by Shameera Nair Lin

As the child of a military parent, I was forbidden from frequenting most nature spots in Malaysia. Similar to any other inquisitive nine-year-old, however, I developed a deep interest in what I couldn’t have. That doesn’t have much to do with what you’re about to read, but I thought I’d share the anecdote anyway. Yes, I am still resentful about it.

After years of living in the edgelands — transitional spaces that mark the boundaries between country and city —  I have come to appreciate the sense of wonder that comes with being within natural landscapes. Many writers — Wordsworth, Edward Thomas and Jini Reddy, to name a few — have charted out their intertwining relationships with the grounds that have nourished their feet. When you make your way through certain paths, you are trekking through the indelible memories that shape those landscapes, past and present melding to form an overwhelming sense of amazement at how astounding a gift nature can be. But there are also mosquitoes, so be ready before embarking on the trails listed below!

KL Forest Eco Park (Bukit Nanas Forest Reserve)

A humble stretch of tropical lowland rainforest nestled in the heart of Kuala Lumpur, the KL Forest Eco Park — formerly the Bukit Nanas Forest Reserve — provides a quick respite from the hustle and bustle of city life. Although the forest has long endured rapacious deforestation and has nearly halved in its size for the construction of the KL Tower, amongst other things, there remains 9.3 hectares of the reserve to appreciate. The biodiversity is not as representative of a lowland rainforest as it could be, but amidst the trails constituting this ‘green lung’, there are some wondrous sights. Silvered leaf monkeys, twisting lianas and Pulai trees are some of the trees, vines and animals to look out for as you go along your hike. There are multiple paths you could embark upon for a not-too-intense weekend hike, with difficulty levels mainly at the beginner level. To get there, you could either disembark at the Dang Wangi LRT station and take a short walk to the entrance, or you could opt to drive.

And yes, there is a pretty famous canopy walk there, which I’ve been told is nice for Instagram pictures.

Bukit Gasing Forest Park

Gasing Hill is, for all intents and purposes, a forest. However, this former rubber estate — spanning over a hundred hectares — is very much a *huge* park in its atmosphere, teeming with people and their pets on weekends. (No, I’m not referring to children…I think…) There are a few trails you could embark on, and if you’re brave, you could try scaling up the ‘cardiac hill’, which leads to a pretty scenic view from a suspension bridge. Unfortunately, unless you’re keen on a long walk prior to the trail, you’ll have to get to the location by car.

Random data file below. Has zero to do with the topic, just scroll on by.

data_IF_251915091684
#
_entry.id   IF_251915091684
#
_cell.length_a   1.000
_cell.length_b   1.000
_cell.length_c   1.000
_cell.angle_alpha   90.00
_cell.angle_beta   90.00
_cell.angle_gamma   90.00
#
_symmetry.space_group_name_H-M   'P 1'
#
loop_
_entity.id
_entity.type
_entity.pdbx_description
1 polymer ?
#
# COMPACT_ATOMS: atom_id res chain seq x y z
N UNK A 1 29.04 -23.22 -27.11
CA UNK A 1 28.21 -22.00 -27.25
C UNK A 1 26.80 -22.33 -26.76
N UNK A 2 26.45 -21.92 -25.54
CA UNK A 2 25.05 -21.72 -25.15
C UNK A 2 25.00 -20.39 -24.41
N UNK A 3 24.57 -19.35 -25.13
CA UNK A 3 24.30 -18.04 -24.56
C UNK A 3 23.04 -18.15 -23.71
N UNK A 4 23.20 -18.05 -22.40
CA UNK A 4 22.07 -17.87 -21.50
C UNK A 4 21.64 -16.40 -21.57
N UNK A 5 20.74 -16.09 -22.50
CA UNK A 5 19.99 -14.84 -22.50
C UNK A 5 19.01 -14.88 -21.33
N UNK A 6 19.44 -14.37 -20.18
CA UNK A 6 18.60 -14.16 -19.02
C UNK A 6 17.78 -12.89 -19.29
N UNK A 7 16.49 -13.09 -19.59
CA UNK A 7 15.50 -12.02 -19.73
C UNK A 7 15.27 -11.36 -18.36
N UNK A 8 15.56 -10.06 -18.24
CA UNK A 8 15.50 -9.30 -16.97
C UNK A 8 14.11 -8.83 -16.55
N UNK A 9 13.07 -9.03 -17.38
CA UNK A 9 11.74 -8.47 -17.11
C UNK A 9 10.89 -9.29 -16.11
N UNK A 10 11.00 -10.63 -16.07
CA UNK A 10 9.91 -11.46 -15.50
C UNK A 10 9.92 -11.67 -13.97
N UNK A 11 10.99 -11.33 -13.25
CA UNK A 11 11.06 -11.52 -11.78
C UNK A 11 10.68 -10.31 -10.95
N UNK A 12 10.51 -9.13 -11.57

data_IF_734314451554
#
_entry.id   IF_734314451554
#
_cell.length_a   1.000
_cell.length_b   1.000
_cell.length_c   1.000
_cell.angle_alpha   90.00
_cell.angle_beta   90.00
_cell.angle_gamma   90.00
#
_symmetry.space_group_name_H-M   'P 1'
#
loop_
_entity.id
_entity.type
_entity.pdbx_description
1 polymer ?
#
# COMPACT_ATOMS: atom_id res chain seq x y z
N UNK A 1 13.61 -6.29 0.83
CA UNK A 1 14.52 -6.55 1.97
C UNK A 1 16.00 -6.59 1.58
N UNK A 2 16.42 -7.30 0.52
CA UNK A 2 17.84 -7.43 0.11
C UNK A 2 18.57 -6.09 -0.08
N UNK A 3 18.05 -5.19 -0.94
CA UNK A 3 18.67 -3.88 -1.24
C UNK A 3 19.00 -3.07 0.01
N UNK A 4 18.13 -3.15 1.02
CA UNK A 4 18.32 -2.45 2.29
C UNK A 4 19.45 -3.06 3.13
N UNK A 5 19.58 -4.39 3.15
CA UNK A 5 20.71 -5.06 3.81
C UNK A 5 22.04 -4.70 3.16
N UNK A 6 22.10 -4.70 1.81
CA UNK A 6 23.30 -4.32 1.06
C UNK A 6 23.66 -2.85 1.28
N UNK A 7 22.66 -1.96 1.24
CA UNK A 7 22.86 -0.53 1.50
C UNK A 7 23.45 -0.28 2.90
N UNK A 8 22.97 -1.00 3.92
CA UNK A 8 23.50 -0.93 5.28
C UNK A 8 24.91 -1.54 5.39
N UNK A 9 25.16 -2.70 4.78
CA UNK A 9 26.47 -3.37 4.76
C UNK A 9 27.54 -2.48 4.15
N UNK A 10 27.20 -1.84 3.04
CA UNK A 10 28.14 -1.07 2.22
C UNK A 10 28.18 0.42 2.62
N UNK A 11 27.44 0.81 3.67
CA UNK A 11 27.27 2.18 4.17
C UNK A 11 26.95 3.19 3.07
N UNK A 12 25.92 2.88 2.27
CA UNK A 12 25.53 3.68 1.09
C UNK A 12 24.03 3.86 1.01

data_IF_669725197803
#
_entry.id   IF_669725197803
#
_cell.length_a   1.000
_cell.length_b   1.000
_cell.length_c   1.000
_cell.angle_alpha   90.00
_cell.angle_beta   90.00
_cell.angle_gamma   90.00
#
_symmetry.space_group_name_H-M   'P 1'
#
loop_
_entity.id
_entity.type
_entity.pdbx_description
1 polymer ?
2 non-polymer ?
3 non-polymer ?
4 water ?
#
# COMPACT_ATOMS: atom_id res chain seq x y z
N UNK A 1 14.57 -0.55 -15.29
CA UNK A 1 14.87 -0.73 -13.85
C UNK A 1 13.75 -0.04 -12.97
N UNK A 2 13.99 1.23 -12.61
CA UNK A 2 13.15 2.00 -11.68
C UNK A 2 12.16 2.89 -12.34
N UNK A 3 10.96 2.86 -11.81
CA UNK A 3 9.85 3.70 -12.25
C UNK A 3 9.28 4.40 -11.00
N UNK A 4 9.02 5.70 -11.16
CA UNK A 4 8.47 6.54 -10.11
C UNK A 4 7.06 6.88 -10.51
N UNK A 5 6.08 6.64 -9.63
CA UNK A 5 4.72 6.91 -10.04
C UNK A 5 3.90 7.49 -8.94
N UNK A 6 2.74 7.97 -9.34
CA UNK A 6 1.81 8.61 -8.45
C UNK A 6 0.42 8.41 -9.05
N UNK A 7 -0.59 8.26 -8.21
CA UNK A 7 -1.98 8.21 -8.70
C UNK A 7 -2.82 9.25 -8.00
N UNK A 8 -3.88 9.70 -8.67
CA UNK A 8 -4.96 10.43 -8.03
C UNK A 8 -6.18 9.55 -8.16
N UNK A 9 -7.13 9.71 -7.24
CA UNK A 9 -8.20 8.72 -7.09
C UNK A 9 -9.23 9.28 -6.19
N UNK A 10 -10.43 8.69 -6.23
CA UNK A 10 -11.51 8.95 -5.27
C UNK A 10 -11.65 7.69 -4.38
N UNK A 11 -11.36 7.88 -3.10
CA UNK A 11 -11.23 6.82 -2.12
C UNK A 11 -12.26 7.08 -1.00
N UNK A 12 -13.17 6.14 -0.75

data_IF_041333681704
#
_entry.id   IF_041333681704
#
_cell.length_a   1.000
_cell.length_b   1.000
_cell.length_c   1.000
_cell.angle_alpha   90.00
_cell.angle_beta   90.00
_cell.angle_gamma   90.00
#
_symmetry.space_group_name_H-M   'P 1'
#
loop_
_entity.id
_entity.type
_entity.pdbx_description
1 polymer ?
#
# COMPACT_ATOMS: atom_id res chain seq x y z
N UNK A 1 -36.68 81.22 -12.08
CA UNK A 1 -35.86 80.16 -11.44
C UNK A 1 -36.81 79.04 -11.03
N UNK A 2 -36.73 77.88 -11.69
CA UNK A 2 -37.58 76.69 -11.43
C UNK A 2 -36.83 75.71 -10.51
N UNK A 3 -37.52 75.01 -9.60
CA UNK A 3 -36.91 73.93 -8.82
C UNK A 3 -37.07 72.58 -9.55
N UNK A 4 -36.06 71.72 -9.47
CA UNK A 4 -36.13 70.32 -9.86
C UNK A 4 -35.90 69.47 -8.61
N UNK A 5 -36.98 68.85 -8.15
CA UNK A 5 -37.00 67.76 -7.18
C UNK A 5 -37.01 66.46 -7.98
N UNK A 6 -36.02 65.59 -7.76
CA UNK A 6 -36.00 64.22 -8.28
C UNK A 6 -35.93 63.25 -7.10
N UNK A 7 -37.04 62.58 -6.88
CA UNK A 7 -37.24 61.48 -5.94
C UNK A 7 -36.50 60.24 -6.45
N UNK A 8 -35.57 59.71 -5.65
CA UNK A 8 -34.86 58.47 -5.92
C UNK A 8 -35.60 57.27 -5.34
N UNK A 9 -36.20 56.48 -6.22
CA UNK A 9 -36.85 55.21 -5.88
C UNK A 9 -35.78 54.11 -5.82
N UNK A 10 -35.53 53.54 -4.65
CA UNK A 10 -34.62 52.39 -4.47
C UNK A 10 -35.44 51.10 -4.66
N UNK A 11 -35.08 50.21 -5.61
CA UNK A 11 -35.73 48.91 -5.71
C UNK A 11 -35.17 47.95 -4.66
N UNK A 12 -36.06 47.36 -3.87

Forest Reserve Institute Malaysia (FRIM)

My first memory of FRIM involves being banned from going on a camping trip there with my classmates. For most people, that would put a damper on things. In my case, however, it piqued my curiosity. FRIM isn’t limited to camping, of course. There are two areas through which joggers are permitted to zip past, two gardens (the Kepong Botanic Garden and the FRIM Ethnobotanical Garden) and an arboretum, amongst a multitude of other spots and activities. Due to COVID-19, however, most of FRIM is currently closed to visitors. 

Recently, however, a newly-improved Forest Skywalk has reopened within the Botanic Garden! The bridge is suspended up to 50 metres above ground level, and offers stunning panoramic views of the KL city centre as well as the luxuriant forest canopy. 

For a comprehensive list of what’s currently open, visit the FRIM website. To get there, you will have to board the KTM to Kepong and grab a cab for approx. RM7-10.

Bukit Ketumbar, Cheras 

Located 300m above sea level in the Cheras area, Bukit Ketumbar is a popular spot for hiking amongst locals. The trail takes approximately an hour to complete from top to bottom, and you’d be able to reach the peak within 20 minutes. There is a makeshift ‘Jungle Gym’ located at the top, with equipment for further exercise. I’d happily skip that, thank you. However, unlike the other recommendations on this list, you will find a family of wild boars congregating within the parameters of the jungle gym. Disclaimer: I’ve never been to Bukit Ketumbar, but my colleague says it’s a nice hiking spot. I’ll take his word for it.

Notice how Broga Hill isn’t on the list? That’s because apart from everyone knowing about it, the hill is currently closed to visitors. However, it is a nice area for a morning hike. I’m not sure I’d recommend it as a family activity, but maybe that’s because my family would rather sleep in on a Sunday morning. Let me know if you have other recommendations; I’d love to hear from you!